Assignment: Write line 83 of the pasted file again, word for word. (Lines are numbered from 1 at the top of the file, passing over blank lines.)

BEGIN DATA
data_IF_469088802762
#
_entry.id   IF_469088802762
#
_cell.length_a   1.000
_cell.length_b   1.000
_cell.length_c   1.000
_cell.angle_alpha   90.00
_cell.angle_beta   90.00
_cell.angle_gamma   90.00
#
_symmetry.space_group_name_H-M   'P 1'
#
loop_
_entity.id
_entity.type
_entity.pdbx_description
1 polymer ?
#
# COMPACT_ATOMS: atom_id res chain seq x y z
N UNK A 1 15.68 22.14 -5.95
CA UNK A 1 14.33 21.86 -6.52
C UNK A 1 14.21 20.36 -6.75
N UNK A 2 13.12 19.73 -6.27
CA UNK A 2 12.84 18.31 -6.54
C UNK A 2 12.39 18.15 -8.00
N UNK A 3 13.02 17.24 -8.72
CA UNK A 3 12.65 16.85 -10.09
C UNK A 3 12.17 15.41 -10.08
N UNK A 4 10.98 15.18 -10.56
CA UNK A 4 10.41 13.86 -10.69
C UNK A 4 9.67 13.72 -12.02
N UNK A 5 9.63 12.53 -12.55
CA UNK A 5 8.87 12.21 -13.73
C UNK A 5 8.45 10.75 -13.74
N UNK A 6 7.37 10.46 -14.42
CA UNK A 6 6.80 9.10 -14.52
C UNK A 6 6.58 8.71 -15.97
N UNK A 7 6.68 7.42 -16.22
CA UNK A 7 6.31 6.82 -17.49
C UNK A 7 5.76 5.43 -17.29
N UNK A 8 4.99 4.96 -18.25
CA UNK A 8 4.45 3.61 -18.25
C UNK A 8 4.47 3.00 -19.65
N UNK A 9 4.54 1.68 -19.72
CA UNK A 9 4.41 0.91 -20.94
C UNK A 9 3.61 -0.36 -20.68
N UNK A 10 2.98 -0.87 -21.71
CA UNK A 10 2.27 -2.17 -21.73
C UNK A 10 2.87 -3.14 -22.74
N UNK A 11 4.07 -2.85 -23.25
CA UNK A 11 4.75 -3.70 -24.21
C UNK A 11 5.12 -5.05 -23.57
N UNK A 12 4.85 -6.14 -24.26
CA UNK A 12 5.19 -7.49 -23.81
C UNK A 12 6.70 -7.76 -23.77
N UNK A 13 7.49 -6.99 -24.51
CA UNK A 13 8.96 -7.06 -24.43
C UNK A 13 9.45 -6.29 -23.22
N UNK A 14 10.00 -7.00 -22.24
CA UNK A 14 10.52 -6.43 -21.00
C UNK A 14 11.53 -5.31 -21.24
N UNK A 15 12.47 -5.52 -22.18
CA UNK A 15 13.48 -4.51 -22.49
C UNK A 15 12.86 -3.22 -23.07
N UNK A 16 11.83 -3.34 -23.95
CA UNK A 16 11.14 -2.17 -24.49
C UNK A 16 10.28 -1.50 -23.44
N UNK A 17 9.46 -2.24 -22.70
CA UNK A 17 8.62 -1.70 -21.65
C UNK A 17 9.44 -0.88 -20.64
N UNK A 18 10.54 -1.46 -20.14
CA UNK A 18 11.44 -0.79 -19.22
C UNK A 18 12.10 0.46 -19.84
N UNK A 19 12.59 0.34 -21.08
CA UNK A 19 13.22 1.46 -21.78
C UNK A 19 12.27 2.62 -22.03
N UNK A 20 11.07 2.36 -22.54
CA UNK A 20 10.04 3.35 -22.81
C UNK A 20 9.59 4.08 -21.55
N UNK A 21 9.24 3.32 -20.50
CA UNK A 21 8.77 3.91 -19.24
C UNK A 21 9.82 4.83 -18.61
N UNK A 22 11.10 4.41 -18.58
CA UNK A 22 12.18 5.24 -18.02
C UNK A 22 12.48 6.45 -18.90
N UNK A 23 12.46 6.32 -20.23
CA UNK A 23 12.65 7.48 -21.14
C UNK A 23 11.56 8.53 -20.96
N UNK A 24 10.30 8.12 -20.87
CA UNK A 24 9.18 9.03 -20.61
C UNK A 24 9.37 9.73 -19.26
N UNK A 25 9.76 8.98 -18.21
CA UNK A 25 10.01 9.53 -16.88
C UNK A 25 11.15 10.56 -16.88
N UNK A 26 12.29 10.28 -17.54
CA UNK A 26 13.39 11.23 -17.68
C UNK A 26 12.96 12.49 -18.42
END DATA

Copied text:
C UNK A 21 9.82 4.83 -18.61